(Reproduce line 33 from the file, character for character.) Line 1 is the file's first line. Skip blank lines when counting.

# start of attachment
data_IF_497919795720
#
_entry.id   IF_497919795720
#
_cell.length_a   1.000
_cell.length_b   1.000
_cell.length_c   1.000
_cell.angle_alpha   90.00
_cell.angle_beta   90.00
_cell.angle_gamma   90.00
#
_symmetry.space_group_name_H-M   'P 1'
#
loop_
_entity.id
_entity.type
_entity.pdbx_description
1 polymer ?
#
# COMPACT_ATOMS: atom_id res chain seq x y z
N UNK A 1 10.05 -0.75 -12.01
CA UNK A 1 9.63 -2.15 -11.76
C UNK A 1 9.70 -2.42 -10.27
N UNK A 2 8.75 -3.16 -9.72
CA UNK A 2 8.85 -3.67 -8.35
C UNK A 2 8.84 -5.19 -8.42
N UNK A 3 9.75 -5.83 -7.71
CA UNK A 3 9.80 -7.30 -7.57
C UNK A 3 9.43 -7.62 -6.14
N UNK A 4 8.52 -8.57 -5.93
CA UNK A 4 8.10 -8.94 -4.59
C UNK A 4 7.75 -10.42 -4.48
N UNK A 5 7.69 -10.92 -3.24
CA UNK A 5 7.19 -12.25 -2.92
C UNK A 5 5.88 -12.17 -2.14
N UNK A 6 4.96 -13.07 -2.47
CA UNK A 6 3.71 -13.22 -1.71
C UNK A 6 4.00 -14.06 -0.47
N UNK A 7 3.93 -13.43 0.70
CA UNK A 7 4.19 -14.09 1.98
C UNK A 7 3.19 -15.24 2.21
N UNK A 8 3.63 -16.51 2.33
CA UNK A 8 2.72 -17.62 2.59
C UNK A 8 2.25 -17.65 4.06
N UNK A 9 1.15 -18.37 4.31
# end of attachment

N UNK A 5 7.69 -10.92 -3.24